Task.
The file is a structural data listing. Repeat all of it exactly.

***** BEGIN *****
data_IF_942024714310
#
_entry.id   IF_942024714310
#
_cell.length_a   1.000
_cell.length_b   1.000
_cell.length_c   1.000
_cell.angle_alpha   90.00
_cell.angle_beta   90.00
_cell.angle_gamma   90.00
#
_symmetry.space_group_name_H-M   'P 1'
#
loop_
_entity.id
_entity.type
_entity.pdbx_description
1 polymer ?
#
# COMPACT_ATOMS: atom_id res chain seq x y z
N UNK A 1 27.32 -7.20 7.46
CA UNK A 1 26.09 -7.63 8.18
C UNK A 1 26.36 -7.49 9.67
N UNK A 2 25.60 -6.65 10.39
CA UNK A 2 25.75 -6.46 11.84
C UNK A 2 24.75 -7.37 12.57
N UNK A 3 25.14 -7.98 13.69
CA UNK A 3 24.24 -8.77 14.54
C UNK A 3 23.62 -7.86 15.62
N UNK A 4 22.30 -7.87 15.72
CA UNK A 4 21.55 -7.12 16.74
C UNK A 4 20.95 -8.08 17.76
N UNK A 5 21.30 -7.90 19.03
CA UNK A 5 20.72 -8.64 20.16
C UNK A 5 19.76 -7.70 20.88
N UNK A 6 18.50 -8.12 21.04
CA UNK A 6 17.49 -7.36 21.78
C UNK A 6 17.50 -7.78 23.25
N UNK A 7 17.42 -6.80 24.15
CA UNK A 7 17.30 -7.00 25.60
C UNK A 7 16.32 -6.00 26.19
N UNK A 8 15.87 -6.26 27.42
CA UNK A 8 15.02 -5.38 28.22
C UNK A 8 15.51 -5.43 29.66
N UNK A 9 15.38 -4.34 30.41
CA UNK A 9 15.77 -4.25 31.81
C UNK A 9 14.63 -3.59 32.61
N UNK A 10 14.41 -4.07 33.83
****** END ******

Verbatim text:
data_IF_942024714310
#
_entry.id   IF_942024714310
#
_cell.length_a   1.000
_cell.length_b   1.000
_cell.length_c   1.000
_cell.angle_alpha   90.00
_cell.angle_beta   90.00
_cell.angle_gamma   90.00
#
_symmetry.space_group_name_H-M   'P 1'
#
loop_
_entity.id
_entity.type
_entity.pdbx_description
1 polymer ?
#
# COMPACT_ATOMS: atom_id res chain seq x y z
N UNK A 1 27.32 -7.20 7.46
CA UNK A 1 26.09 -7.63 8.18
C UNK A 1 26.36 -7.49 9.67
N UNK A 2 25.60 -6.65 10.39
CA UNK A 2 25.75 -6.46 11.84
C UNK A 2 24.75 -7.37 12.57
N UNK A 3 25.14 -7.98 13.69
CA UNK A 3 24.24 -8.77 14.54
C UNK A 3 23.62 -7.86 15.62
N UNK A 4 22.30 -7.87 15.72
CA UNK A 4 21.55 -7.12 16.74
C UNK A 4 20.95 -8.08 17.76
N UNK A 5 21.30 -7.90 19.03
CA UNK A 5 20.72 -8.64 20.16
C UNK A 5 19.76 -7.70 20.88
N UNK A 6 18.50 -8.12 21.04
CA UNK A 6 17.49 -7.36 21.78
C UNK A 6 17.50 -7.78 23.25
N UNK A 7 17.42 -6.80 24.15
CA UNK A 7 17.30 -7.00 25.60
C UNK A 7 16.32 -6.00 26.19
N UNK A 8 15.87 -6.26 27.42
CA UNK A 8 15.02 -5.38 28.22
C UNK A 8 15.51 -5.43 29.66
N UNK A 9 15.38 -4.34 30.41
CA UNK A 9 15.77 -4.25 31.81
C UNK A 9 14.63 -3.59 32.61
N UNK A 10 14.41 -4.07 33.83